Trea Turner's path to Phillies' $300 million man began as a baby-faced freshman at N.C. State
Published in Baseball
RALEIGH, N.C. — During Trea Turner’s three years at North Carolina State, the only opponents who could stop him were the ones manning the entrances to the local taprooms. When Turner was a freshman, his buddies on the baseball team would bar-hop on Friday and Saturday nights, many of them bearing driver’s licenses that indicated they were eligible to consume alcohol legally when, in fact, they were not. Turner wanted to go with them. Turner, at first, tried to go with them. He wasn’t going anywhere.
He was skinny as a strip of yarn, listed on the Wolfpack’s official roster as 6-foot-1 and 171 pounds — measurements that had to have been taken while he had lifts in his shoes and paperweights in his pockets — and he had a face that made anyone who saw him question whether he was old enough to drive, let alone drink. It was rare that he could get his hands on a decent fake ID, and even when he did, he still failed to fool the bouncers around town.
“They’d be like, ‘Dude, you look like you’re 12. This is not you. You’ve got to go home,’ ” Brett Austin said. “He could not get into a bar with me.”
Austin is an assistant coach at N.C. State and Turner’s best friend. They were classmates, teammates, and roommates. He, head coach Elliott Avent, and associate head coach Chris Hart crammed themselves into a small office earlier this month to tell stories about Turner, to describe how a Palm Beach County kid so scrawny that he was cut twice from his travel team developed into the premier shortstop in Major League Baseball, into a touchstone so precious here that a giant photograph of him, crouched and poised in a fielding position, has been splashed on a wall inside the baseball program’s headquarters.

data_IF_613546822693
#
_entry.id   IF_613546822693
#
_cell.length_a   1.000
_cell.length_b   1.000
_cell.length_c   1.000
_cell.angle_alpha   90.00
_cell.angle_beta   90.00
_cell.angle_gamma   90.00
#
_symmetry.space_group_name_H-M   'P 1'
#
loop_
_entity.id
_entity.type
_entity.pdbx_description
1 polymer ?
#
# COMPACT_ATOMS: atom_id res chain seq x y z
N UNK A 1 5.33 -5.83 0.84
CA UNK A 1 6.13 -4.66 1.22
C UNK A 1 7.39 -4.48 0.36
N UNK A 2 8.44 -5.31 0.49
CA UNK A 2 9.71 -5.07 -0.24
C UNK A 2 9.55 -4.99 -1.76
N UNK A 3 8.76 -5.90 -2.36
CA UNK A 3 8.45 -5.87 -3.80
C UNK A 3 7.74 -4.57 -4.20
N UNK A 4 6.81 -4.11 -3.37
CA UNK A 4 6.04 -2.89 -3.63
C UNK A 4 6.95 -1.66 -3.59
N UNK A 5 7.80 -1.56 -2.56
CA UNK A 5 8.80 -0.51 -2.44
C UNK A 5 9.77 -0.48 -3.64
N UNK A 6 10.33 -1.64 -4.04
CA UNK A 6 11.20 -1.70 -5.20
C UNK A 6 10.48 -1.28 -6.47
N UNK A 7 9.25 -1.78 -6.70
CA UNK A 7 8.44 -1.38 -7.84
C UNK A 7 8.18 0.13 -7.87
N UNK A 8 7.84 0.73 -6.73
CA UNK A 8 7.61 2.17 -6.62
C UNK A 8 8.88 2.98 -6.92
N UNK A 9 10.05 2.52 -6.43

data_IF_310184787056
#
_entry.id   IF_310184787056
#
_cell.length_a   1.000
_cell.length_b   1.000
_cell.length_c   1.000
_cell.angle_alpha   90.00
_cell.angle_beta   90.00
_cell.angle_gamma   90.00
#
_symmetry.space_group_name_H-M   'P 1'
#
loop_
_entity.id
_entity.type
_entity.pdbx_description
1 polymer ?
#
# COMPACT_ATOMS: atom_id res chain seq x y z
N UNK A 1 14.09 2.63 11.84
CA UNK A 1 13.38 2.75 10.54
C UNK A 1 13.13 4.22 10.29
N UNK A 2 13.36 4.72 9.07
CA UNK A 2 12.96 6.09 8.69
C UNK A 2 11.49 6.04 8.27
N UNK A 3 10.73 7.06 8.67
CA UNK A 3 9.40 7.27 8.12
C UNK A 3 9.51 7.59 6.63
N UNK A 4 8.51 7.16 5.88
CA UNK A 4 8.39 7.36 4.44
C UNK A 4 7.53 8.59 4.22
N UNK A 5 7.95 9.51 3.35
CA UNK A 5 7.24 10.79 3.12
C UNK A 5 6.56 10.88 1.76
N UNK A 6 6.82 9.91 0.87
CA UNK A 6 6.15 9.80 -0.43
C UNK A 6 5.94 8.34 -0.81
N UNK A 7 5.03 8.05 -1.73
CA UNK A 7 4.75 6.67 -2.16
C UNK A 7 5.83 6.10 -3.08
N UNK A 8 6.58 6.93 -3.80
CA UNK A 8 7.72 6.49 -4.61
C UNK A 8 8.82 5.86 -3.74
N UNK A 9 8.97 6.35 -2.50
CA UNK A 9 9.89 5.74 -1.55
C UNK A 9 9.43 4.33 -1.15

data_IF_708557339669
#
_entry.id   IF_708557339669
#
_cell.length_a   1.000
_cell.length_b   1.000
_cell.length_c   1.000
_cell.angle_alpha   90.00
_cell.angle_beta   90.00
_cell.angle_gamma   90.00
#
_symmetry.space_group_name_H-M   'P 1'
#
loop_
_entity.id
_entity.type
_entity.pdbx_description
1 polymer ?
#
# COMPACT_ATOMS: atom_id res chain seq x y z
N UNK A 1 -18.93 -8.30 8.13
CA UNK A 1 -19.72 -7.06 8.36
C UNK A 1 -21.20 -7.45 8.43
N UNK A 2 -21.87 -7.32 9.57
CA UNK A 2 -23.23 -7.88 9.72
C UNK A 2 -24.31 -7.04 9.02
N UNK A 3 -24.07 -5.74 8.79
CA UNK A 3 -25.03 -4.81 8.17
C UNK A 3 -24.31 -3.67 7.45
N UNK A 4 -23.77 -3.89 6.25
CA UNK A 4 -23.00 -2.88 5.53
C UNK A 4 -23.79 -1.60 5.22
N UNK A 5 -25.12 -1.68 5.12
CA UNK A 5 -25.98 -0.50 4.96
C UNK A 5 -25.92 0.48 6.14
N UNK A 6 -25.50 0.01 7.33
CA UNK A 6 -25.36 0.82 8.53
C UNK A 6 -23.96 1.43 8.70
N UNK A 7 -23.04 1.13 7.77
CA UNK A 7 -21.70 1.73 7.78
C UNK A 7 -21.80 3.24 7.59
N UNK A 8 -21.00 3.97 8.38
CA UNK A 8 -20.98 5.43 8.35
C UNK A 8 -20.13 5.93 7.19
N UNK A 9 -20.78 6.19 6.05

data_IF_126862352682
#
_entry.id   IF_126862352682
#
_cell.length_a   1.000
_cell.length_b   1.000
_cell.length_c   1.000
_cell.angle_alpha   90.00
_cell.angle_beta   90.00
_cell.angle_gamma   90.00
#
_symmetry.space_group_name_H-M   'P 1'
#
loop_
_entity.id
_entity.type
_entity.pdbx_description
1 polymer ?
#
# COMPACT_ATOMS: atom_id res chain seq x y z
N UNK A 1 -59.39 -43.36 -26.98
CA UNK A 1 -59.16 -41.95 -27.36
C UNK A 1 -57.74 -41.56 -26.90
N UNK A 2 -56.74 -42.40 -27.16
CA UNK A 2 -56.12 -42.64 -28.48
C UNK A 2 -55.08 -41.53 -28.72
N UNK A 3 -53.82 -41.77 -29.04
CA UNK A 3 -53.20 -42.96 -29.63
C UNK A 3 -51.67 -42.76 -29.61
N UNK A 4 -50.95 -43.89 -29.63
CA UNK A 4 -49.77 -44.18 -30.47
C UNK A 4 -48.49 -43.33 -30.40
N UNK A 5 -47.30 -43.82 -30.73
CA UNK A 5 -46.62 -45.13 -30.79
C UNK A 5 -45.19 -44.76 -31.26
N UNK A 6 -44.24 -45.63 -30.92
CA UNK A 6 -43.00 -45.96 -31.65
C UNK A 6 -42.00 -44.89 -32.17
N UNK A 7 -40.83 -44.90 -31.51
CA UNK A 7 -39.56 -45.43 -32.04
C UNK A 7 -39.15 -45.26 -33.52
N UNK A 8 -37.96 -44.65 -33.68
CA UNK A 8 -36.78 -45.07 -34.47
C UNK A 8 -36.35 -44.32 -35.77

Now, Turner is 29, the free agent the Phillies had to have this offseason, the gift managing partner John Middleton purchased for his franchise and its fans for $300 million over the next 11 years. Here, he arrived at 18 with enough self-assurance, enough belief that he was bound for greatness in the big leagues, to jab back at his friends as they plopped down on their barstools and he slinked back to his dorm room.
“Trea didn’t really give a crap,” Austin said. “Like the fear of missing out, the FOMO, he didn’t have that. We’d give him crap about going out. He was like, ‘You guys enjoy the party now. I’ll enjoy the better ones down the road.’ ”
‘This kid’s a genius’
Avent has been the Wolfpack’s head coach since 1996, but he turned over most of his recruiting responsibilities to Hart in 2009, just as Turner was making his rise at Park Vista Community High School in Lake Worth, Fla. Turner wanted to play Division I baseball, and he wanted to study engineering; N.C. State’s engineering program is regarded among the country’s best. So once Turner had actually made his travel team and established himself as one of its top players, his coach emailed a video of the player to several ACC and SEC coaches, asking them to take a look.
Hart did. After watching Turner at a July showcase in Atlanta, he called him on a Wednesday and offered him a scholarship for the minimum amount he was permitted: 25% of N.C. State’s annual tuition, which in full was close to $30,000 for an out-of-state student. The scholarship offer was just Turner’s second. The first had been from Florida International University, whose coaches were expecting an answer from him the following Monday.
Hart was concerned. There was no way he could arrange for Turner to travel to Raleigh and visit N.C. State before Turner had to give FIU his answer. “I was like, ‘Trea, how is this going to work?’” he said. “He was very calm about it. ‘Don’t worry about that. I’ll be fine. I’ll make the decision.’ ”
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